The Friend Zone and How to Avoid It


By Bria Holness

A part of the reason why a lot of the relationships are falling apart around us at this time, especially in a college setting, is because of what we call “the friend zone.” Before we go on, I think I should throw out there that relationships don’t always mean official boyfriend and girlfriend. As we know there are various types of relationships in which people are intimately involved with one another. So just because you may not have a title on your situation, you have some sort of relationship with that person, especially if you’re sexually involved.

“The friend zone” defines a situation where there is a disparity in romantic feelings between two individuals who may or may not be sexually involved. However, in a college environment, they are better known as “friends with benefits.” In these situations, there usually comes a point in time where the supposed benefits just aren’t cutting it anymore and there is commitment mismatch, in which only one person wants to progress into a relationship while the other doesn’t. Once someone gets stuck in the friend zone, their emotional needs aren’t being met and they’re not getting what they need or want from the person they are involved with. However, because the other person is completely satisfied with the situation or may be too scared to move forward, the other person is reaping all the benefits in which they’re needs and wants are being met without any commitment. So now the relationship becomes unfair and unequal—the person who has been friend-zoned doesn’t feel good because they may feel that they’ve given everything to their “friend” without ever getting what they wanted in return.

Well, from firsthand experience, I know the shit sucks. However, by fully understanding the unevenness of the friend zone and what it is, it can be avoided from the get-go.

One main reason why people end up in the friend zone is that they’re too tentative, scared, or passive instead of being upfront about what they want from the beginning. They may not want to overwhelm their “friend” or seem too forward. So they approach the person as just a friend or begin as friends with benefits because its easier to get involved that way and less emotionally risky. The individuals getting involved don’t clearly communicate what they want from the relationship either because they’re scared of rejection or would rather use a sneaky approach by using friendship to slide in—and these situations rarely ever work. Of course there are the exceptions in which hookups turn into official relationships and friends turn into lovers but these involve a mutual understanding and mutual feelings from the start.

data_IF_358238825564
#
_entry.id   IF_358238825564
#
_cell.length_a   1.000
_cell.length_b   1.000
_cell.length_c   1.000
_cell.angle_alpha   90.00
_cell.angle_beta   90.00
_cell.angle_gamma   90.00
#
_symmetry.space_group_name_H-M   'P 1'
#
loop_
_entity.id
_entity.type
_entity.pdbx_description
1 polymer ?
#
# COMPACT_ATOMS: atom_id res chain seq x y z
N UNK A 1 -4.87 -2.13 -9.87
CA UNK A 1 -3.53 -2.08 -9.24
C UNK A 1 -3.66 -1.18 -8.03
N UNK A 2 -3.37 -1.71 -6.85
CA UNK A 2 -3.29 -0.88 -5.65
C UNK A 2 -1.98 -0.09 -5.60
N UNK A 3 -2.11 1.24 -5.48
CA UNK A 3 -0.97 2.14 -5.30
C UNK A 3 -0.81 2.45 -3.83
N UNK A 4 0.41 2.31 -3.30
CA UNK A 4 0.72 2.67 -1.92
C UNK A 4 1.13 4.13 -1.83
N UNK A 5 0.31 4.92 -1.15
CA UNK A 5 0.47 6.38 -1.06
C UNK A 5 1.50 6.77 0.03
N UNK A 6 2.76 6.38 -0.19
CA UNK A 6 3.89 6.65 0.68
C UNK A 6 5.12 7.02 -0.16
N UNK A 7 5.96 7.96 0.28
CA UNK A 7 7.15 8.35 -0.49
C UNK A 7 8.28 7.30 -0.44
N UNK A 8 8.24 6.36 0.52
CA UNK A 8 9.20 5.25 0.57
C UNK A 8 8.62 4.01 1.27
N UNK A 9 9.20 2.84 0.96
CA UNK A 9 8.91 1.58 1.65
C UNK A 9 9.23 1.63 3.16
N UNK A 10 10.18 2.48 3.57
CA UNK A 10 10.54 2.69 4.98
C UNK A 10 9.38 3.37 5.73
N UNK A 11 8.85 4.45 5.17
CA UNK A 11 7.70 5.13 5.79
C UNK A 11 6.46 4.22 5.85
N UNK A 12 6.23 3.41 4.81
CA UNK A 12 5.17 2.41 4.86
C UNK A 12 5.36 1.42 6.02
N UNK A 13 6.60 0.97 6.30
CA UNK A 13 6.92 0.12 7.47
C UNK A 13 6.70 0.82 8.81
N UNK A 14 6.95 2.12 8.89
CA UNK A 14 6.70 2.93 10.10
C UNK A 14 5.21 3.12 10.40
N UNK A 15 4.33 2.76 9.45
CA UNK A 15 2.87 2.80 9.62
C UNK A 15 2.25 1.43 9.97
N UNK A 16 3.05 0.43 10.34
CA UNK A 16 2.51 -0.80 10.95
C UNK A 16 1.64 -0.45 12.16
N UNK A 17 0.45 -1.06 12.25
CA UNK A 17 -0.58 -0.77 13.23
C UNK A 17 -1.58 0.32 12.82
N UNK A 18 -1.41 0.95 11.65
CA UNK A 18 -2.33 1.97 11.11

Instead of getting stuck in the friend zone by staying quiet, just state what you want from the beginning to create an honest trade. Relationships, official or not, are about mutuality and equality. If the other person isn’t interested in what you want or you’re not interested in what they want, then simply walk away and find someone else who is. Settling for a situation you’re not happy with or trying to lure someone into a situation in which you know you’ll be reaping all the benefits can cause serious heartbreak. It’s easier if everyone just asks for what they want from the beginning.

Another reason why people end up in the friend zone is because they’re too good. They end up doing all the work, making all the sacrifices, and putting in all the effort. They make it easy to be with them. You’d think that making yourself easy to love would make it easy for someone to commit to you but unfortunately, it doesn’t. People tend to take that easiness for granted and it’s just as easy for them to forget you. People value and invest in what they work hard for, so by doing all the work, you are friend zoning yourself—you’re investing and developing all the feelings in the relationship while the other is not because they’re sitting back just taking what you’re giving them. To avoid this situation you must make them work too. You need to make sure that effort and investment is balanced on both sides and that you’re giving just as much as you’re getting. This can be done through simply asking for what you want and if the person is not down, then you know what you have to do.

In a nutshell, be bold and demand an equal trade. Don’t do too much; give the other person space to work and invest. Don’t settle for a miserable situation in which you’re giving and giving and the other person is just taking. You deserve to get what you want too so instead of being complacent, find someone who is willing to give it to you.